Month: July 2014

Three Epic Software Fails

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The software is the soul of all computers, controlling everything from your smartphone, to your alarm clock, and even your car. While these strings of ones and zeroes have made life considerably easier, they do encounter hiccups every now and then. For the most part, they cause only minor, if annoying, issues. In some cases, as you’ll see below, they can bring about major headaches which highlight the need for rigorous software testing:

Radiation Over-Therapy

Due to a software bug, the Therac-25 medical radiation therapy device inadvertently administered massive amounts of radiation to patients—up to 100 times the prescribed dose! As you might expect, many of the patients became even more ill and three of them even perished as a result of this mishap.

Are Ye a Pirate?

Microsoft’s Windows XP is one of the most popular operating systems (OS) in history—and also one of the most pirated. To counter this, they included an anti-piracy tool, called Windows Genuine Advantage (WGA), in the OS. A bug, however, identified thousands of legal copies as pirated versions, much to the chagrin of consumers.

Where’d the Money Go?

In 2012, Knight Capital was almost driven into bankruptcy when a software glitch caused its computers to buy and sell shares on a whim. The result: the company lost half a billion dollars in 30 minutes, and its stock price plummeted by about 75% in 48 hours.


Make Sure Your Software Meets these QA Needs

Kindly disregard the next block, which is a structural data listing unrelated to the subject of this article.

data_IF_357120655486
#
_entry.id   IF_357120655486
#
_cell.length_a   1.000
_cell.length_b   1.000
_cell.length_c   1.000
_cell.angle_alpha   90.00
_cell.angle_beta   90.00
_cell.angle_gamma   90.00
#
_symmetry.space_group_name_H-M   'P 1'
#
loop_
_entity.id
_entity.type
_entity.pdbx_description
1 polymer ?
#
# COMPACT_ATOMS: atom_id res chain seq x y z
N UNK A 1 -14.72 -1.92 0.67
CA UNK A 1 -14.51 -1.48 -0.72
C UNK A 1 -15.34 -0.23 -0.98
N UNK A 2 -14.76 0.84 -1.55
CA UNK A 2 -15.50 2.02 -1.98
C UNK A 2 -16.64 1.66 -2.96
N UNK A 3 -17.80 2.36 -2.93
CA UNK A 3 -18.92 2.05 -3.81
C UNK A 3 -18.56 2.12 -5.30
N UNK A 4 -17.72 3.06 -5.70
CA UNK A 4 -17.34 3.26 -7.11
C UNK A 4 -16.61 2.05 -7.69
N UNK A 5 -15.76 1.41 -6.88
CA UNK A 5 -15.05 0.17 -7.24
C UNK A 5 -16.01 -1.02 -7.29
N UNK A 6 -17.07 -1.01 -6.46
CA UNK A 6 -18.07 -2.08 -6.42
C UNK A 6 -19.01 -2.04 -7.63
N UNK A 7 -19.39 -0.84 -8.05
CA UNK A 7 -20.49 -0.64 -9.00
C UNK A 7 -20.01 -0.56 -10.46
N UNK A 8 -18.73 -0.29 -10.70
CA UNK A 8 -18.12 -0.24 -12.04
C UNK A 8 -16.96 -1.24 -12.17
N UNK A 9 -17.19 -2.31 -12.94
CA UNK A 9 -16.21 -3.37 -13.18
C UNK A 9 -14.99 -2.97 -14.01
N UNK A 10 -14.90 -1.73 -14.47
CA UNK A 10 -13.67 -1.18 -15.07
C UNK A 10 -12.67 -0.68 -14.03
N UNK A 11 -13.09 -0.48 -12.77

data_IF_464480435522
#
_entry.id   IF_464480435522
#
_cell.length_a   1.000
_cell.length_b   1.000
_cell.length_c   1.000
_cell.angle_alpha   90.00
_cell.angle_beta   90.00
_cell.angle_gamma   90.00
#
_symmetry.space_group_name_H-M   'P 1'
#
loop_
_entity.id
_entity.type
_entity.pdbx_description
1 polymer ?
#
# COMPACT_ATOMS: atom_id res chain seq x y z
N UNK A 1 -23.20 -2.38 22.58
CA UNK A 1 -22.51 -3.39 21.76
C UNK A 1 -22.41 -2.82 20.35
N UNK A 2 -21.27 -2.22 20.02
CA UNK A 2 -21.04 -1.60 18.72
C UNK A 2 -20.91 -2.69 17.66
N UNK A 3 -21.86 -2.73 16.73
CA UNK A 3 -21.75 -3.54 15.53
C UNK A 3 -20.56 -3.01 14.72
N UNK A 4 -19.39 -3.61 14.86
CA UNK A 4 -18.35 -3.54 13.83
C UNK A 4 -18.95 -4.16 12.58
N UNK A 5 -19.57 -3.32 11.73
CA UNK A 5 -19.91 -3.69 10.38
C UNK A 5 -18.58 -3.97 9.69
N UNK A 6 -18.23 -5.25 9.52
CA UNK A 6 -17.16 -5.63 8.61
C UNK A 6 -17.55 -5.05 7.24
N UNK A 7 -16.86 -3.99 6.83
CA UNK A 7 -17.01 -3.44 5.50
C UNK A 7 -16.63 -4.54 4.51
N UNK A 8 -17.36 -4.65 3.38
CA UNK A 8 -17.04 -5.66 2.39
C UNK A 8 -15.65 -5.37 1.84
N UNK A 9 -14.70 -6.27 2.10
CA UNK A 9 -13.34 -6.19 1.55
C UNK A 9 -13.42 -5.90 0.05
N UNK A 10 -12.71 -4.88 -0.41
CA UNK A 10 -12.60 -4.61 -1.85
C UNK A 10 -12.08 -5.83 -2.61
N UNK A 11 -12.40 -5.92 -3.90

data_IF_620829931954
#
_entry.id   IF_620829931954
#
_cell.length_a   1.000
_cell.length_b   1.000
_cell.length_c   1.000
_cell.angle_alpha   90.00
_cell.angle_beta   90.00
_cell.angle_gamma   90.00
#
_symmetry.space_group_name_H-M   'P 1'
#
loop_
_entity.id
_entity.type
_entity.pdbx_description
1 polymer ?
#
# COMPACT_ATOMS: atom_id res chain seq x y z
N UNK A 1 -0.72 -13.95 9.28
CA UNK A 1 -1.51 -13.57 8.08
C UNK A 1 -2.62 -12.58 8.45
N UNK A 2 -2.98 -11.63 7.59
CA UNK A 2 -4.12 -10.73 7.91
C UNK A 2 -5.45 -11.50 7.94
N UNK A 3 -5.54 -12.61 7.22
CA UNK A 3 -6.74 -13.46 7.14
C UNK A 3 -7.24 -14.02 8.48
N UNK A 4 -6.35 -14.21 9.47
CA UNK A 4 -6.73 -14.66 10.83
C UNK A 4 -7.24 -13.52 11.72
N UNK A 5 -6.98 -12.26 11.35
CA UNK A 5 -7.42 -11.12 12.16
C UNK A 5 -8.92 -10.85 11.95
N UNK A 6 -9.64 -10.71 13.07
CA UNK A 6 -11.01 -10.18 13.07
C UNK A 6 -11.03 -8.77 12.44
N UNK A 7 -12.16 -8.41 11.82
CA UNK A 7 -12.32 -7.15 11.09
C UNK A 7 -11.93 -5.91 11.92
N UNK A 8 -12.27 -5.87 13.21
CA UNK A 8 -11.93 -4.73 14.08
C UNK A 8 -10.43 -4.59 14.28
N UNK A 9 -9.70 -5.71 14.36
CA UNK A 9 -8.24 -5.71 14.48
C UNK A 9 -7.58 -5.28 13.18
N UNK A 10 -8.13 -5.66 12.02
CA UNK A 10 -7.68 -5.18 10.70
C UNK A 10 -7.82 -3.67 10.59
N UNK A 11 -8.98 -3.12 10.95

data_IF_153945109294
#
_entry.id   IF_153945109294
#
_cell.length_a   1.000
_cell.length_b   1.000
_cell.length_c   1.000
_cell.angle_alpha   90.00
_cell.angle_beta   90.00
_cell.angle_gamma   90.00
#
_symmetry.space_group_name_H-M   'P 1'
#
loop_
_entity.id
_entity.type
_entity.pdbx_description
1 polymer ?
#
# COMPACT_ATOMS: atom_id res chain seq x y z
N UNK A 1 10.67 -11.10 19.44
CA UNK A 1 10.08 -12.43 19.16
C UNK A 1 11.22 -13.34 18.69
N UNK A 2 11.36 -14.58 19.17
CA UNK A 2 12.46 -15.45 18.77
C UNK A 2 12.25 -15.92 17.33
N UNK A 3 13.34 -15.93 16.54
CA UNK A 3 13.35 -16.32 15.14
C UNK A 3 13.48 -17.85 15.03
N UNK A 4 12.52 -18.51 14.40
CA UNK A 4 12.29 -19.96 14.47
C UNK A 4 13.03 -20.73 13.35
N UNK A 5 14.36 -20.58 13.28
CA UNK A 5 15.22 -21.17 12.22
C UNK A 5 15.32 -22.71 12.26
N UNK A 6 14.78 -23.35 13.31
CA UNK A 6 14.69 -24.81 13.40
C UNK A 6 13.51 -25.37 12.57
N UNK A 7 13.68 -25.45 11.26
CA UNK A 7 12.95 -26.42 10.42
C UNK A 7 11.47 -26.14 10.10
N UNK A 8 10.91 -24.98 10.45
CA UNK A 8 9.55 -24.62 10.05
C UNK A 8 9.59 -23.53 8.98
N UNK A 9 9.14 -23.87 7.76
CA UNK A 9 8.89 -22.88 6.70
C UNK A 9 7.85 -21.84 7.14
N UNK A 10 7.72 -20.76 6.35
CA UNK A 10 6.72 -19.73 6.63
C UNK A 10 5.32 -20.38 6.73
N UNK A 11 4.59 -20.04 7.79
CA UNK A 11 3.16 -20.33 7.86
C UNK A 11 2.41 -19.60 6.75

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When it comes to quality assurance, computer programs must meet certain parameters as defined by reputable governing bodies like the International Organization for Standardization (ISO). For this reason, software developers need to use reliable QA testing tools that allow them to identify and fix software problems from the get-go. Effective QA testing not only yields a product that not only satisfies clients’ needs but also minimizes the need for software patches in the future.

Efficiency is one factor that all kinds of software should meet. An inefficient program, after all, consumes more time and resources to perform its intended function. Software developers ensure the efficiency of each program by streamlining its coding or by removing bits of redundant code. An efficient program is also likely to satisfy the need for portability since it can be migrated from one system to another without much difficulty.

Usability, on the other hand, focuses on aesthetic value rather than functionality. Simply put, a program should have an easy-to-use interface that is accessible to beginners and advanced users alike. In a way, usability is also related to the program’s testability since a user-friendly software should be easy to test for bugs and oversights—preferably without having to access the program using its root language.